A Very Kaifeng Christmas
Trip Start Aug 24, 2007
42Trip End Jul 04, 2008
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At first I didn't pay much attention to the Christmas decorations placed around the city. They were equally as bright, obnoxious and shiny as most of modern China's sense of aesthetic. Also, I've grown accustomed to the weird manifestations of Western culture into Chinese culture so I didn't think it was weird to see Santa's face placed in store fronts as I walked down Minglun Jie. It was just another tally mark in my growing list of Chinese absurdities such as the prevalent use of sleeve protectors or how Chinese men always climb mountains in dress shoes and suits. So we were all a little bit shocked when it was December 20 and Max (the only non-Christian laowai in the 'Feng) was being asked to perform in a Christmas show for a fancy Kaifeng hotel.
Through a connection between Erin and one of her students, Max was asked to give a speech about the meaning of Christmas and why it's celebrated.
The hotel celebration was indicative of a lot about Chinese culture and where China is headed. According to a lot of my students, Christmas wasn't even on the Chinese cultural calendar ten years ago. In the last five years it's been considered chic to decorate and have mock celebrations for the holiday in this supposedly non-religious country. The country has even started to cultivate its own Christmas customs such as giving apples to friends and family on Christmas Eve. We even went to a Christmas assembly hosted by HeDa that Ben had a starring role in. But the rest of the concert was essentially a talent show that featured spoofs on "Kung Fu Hustle," an intense Saxophone solo of "My Heart Will Go On" and a Song Dynasty re-enactment that included fireworks while hosts in cupcake dresses introduced the acts in front of a Christmas backdrop and covered in Christmas trees. But overall there was a rootlessness to the whole holiday and a sense of confusion. They've morphed the holiday a little bit into Chinese culture, but it's still awkward and doesn't fit with the Chinese culture that I've been exposed to. And there isn't that sense of acceptance that "this is what we do and when we do it" like there is with Mid-Autumn Festival or Dongzhi, a Chinese winter solstice holiday where you make and eat dumplings with your family so your ears don't fall off when it gets really cold. They can't really tell you the stories behind these holidays, but they know they are Chinese so they are happy to celebrate them.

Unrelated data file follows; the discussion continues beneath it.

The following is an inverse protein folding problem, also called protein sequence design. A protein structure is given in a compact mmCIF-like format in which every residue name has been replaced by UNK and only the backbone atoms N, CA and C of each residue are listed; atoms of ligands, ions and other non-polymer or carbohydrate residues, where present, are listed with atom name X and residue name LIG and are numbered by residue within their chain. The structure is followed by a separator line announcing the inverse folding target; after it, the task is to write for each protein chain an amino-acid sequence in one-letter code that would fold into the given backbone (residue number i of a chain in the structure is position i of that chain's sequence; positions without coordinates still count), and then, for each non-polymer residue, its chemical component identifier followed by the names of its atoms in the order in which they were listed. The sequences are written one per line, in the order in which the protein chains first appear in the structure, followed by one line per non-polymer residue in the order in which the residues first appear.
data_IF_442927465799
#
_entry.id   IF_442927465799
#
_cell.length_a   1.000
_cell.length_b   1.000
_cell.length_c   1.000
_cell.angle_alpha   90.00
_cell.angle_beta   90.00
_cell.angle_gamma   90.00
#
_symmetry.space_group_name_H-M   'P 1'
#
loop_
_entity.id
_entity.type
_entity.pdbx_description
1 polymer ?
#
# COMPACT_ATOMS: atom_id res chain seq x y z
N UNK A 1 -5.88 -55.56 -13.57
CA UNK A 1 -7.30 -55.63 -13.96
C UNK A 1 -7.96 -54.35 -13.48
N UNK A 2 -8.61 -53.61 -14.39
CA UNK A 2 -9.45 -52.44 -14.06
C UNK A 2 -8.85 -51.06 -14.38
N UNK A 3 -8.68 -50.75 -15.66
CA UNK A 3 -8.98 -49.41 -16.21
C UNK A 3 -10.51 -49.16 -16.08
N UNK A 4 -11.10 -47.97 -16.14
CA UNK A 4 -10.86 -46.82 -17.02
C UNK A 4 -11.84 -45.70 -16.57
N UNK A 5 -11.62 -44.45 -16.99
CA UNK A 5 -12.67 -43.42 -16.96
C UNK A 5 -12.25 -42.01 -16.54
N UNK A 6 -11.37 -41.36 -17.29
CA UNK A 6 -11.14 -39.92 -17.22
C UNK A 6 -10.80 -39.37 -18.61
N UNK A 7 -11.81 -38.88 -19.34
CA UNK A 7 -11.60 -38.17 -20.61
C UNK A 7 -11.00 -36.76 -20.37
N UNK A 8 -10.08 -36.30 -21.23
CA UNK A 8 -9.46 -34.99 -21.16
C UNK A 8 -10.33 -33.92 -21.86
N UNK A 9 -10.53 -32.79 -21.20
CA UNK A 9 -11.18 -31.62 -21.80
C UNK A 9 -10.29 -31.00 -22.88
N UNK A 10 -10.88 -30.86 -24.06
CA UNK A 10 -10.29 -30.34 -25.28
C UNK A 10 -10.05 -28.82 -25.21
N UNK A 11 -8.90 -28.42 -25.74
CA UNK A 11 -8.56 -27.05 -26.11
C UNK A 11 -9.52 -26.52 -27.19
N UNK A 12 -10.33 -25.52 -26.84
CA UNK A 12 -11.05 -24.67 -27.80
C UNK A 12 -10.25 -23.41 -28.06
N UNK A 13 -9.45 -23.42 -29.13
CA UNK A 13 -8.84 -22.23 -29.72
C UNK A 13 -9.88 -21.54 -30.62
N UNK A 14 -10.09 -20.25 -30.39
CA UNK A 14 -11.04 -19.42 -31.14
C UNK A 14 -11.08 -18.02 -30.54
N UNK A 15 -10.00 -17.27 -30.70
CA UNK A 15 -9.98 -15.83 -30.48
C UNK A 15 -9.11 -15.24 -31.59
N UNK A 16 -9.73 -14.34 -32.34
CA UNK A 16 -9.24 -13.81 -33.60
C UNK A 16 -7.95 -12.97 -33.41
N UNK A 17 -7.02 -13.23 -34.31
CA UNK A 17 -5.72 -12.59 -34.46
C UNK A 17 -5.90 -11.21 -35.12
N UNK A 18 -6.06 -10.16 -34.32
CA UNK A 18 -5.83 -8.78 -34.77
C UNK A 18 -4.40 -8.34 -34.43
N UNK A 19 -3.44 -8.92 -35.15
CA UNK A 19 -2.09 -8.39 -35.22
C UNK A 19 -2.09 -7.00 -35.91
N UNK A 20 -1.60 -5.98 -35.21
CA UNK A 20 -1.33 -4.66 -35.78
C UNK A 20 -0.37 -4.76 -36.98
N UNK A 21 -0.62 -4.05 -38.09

When it comes to Christmas, they know it's a Western holiday and most everything from the West is cool and exotic. So they are anxious to celebrate it because it's revered by a part of the world they desperately want to be accepted by. They have this idea of a jolly old white guy who comes during the night to give people presents. But hey, that's kind of how they view capitalism and globalization too. They don't openly question this fusion of Christmas and Chinese culture and accept it as a form of progress. Without this open curiosity about this invasion into their culture, I'm a little afraid and curious to see how the Chinese Christmas evolves in the next ten years.
Despite the oddity of the Chinese Christmas, the laowai of Kaifeng still had ourselves a Very Kaifeng Christmas. The whole weekend was full of visits from the Lipinski twins, teaching, the Christ Chicken (see photos), and last-minute Christmas shopping (nothing like buying your gifts for people an hour before they open them). It was even a white Christmas! When Erin and I woke up to teach on Tuesday, all of Kaifeng was blanketed in the thickest smog I've seen in the city yet and a thin layer of frost on the ground. The only clear option here was to lie down in the grass and make smog-frost angels. After teaching we spent the day drinking hot cocoa and peppermint schnapps, figuring out KTV without a Chinese person and eating street food. And then to top it all off, we decided to set off our own fireworks, complete with firework military tanks that ran into each other when they went off. And now that it's all over, the Lipinskis have come and gone back to Chicago and the only thing I'm facing now is a two-week onslaught of work before the semester is over, I can't really make myself take down my make shift Christmas decorations. So hey, that's sort of like Christmas back home too.